Influence of Word of Mouth Interactions vs. Mass Media Effects on Opinion Formation and Accuracy

We are studying a society of agents that are exposed to information directly or indirectly via mass media and word of mouth. This is a social learning study, rather than a study on bounded confidence. Assuming that directly perceived information shows high accuracy, we show how the degree of exposure to the mass media projection and to the word of mouth interactions with neighbours in the social networks is decisive for the accuracy of the final opinion of agents. More precisely, we show that in societies with a higher degree of socialization (frequent contacts with social neighbours) the opinion on any issue tends to be more accurate than in societies with a higher degree of exposure to mass media that may distort the real information sharing ; and this occurs even in the absence of the well-known bias toward face-to-face rather than indirect information. These are implemented through a dual work-leisure dynamics, where during working hours the agents are situated in a a workplace and receive or formulate first-hand information about it, whereas during leisure hours they socialize with other agents or follow the mass media and receive indirect information about other workplaces. The relative amounts of time spent in each of these activities determine the accuracy of the final opinions formed. Because the opinions concern the actual value of external objects and are not arbitrary, no true polarization or diffusion outcomes may be observed, and most of the opinion formation and learning parameters are shown to have no effect on the final configuration of opinions.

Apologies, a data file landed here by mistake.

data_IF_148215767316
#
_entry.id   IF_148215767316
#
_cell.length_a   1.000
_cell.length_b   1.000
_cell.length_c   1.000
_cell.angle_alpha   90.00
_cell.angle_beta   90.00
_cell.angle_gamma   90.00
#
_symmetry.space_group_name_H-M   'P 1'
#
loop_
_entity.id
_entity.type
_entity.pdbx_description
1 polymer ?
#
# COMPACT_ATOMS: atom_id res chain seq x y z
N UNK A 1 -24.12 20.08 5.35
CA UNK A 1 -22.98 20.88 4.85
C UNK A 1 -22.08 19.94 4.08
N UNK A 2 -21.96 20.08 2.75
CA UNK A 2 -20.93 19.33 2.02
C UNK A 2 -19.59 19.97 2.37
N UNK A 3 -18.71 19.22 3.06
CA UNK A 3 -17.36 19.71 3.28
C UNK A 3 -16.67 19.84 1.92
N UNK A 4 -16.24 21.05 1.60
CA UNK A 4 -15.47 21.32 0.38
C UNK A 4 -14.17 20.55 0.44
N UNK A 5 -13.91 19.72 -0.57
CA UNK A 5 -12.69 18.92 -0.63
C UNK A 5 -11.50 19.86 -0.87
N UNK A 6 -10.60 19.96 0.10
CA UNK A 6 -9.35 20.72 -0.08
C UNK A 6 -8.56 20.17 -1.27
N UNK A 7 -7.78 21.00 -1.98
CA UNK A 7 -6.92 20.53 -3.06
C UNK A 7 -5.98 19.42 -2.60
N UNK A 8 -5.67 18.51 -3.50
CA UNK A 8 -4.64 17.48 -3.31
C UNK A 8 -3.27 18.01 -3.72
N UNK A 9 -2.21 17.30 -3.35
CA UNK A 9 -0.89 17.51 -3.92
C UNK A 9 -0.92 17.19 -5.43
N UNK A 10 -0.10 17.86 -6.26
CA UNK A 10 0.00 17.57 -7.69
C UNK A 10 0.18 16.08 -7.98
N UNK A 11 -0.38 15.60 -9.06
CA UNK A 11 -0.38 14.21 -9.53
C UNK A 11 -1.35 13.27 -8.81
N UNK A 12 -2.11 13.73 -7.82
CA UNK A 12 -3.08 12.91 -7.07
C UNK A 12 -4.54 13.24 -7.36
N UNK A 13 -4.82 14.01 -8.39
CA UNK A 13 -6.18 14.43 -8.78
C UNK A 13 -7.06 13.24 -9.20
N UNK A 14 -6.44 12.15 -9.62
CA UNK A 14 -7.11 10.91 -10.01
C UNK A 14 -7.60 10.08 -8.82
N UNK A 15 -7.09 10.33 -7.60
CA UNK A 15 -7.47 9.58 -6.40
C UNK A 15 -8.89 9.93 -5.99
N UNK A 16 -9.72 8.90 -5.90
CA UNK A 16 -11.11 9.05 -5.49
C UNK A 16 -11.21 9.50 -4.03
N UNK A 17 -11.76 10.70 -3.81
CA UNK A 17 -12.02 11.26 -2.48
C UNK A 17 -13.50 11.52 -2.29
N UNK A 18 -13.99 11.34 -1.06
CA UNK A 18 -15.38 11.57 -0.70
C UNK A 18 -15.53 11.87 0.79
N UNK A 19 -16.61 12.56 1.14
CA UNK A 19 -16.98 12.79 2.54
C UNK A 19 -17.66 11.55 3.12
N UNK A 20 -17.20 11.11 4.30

Our observations can partly explain the phenomenon of higher resistance to mass media information in certain countries, for example in the European south, that should therefore not be attributed solely to distrust toward the media. In such highly sociable populations, positive or negative propaganda and/or mass control can only be made more effective if the agents have individual direct access to only a small fraction of the total information available, that is by a divide-and-conquer strategy. This translates in our model as a sparser distribution of agents to workplaces that does not allow them to form collective correct opinions in the first place. We finally show how this divide-and-conquer strategy can lead to social automatism and we investigate the kind of social/syndicalist leadership that could help alleviate this phenomenon.

Authors: 
Elpida Tzafestas
Room: 
1
Date: 
Tuesday, September 25, 2018 - 11:30 to 11:45

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